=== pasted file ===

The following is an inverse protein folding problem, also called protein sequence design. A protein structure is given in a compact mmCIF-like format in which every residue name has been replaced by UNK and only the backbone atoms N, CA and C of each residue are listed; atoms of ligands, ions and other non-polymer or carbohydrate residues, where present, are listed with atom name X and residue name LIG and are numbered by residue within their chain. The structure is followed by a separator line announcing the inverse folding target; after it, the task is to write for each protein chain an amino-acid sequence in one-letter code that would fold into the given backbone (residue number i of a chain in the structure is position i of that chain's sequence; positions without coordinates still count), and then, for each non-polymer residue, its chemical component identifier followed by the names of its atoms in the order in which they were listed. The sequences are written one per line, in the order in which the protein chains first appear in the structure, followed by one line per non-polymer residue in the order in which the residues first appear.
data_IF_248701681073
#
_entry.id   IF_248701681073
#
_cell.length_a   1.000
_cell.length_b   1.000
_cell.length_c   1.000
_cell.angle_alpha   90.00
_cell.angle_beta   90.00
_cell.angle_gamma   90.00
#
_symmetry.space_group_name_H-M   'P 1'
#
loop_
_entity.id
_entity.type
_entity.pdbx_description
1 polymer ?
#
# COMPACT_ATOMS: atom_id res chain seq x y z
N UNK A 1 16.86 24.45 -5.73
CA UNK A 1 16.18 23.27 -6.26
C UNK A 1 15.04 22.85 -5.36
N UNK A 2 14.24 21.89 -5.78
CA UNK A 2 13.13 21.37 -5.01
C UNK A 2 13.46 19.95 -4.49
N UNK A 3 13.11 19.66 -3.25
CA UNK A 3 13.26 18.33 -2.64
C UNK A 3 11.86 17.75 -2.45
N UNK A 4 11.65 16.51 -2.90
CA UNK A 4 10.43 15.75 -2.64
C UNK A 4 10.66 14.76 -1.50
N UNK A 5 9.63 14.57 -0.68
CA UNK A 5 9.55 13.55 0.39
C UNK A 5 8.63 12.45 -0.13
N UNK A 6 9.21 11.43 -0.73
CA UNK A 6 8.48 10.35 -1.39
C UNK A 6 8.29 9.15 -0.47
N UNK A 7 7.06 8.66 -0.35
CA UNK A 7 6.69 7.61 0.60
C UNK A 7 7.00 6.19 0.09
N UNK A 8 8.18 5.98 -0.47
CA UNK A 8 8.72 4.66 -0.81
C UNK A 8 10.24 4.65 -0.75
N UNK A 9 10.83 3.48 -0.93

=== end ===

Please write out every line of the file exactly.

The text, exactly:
The following is an inverse protein folding problem, also called protein sequence design. A protein structure is given in a compact mmCIF-like format in which every residue name has been replaced by UNK and only the backbone atoms N, CA and C of each residue are listed; atoms of ligands, ions and other non-polymer or carbohydrate residues, where present, are listed with atom name X and residue name LIG and are numbered by residue within their chain. The structure is followed by a separator line announcing the inverse folding target; after it, the task is to write for each protein chain an amino-acid sequence in one-letter code that would fold into the given backbone (residue number i of a chain in the structure is position i of that chain's sequence; positions without coordinates still count), and then, for each non-polymer residue, its chemical component identifier followed by the names of its atoms in the order in which they were listed. The sequences are written one per line, in the order in which the protein chains first appear in the structure, followed by one line per non-polymer residue in the order in which the residues first appear.
data_IF_248701681073
#
_entry.id   IF_248701681073
#
_cell.length_a   1.000
_cell.length_b   1.000
_cell.length_c   1.000
_cell.angle_alpha   90.00
_cell.angle_beta   90.00
_cell.angle_gamma   90.00
#
_symmetry.space_group_name_H-M   'P 1'
#
loop_
_entity.id
_entity.type
_entity.pdbx_description
1 polymer ?
#
# COMPACT_ATOMS: atom_id res chain seq x y z
N UNK A 1 16.86 24.45 -5.73
CA UNK A 1 16.18 23.27 -6.26
C UNK A 1 15.04 22.85 -5.36
N UNK A 2 14.24 21.89 -5.78
CA UNK A 2 13.13 21.37 -5.01
C UNK A 2 13.46 19.95 -4.49
N UNK A 3 13.11 19.66 -3.25
CA UNK A 3 13.26 18.33 -2.64
C UNK A 3 11.86 17.75 -2.45
N UNK A 4 11.65 16.51 -2.90
CA UNK A 4 10.43 15.75 -2.64
C UNK A 4 10.66 14.76 -1.50
N UNK A 5 9.63 14.57 -0.68
CA UNK A 5 9.55 13.55 0.39
C UNK A 5 8.63 12.45 -0.13
N UNK A 6 9.21 11.43 -0.73
CA UNK A 6 8.48 10.35 -1.39
C UNK A 6 8.29 9.15 -0.47
N UNK A 7 7.06 8.66 -0.35
CA UNK A 7 6.69 7.61 0.60
C UNK A 7 7.00 6.19 0.09
N UNK A 8 8.18 5.98 -0.47
CA UNK A 8 8.72 4.66 -0.81
C UNK A 8 10.24 4.65 -0.75
N UNK A 9 10.83 3.48 -0.93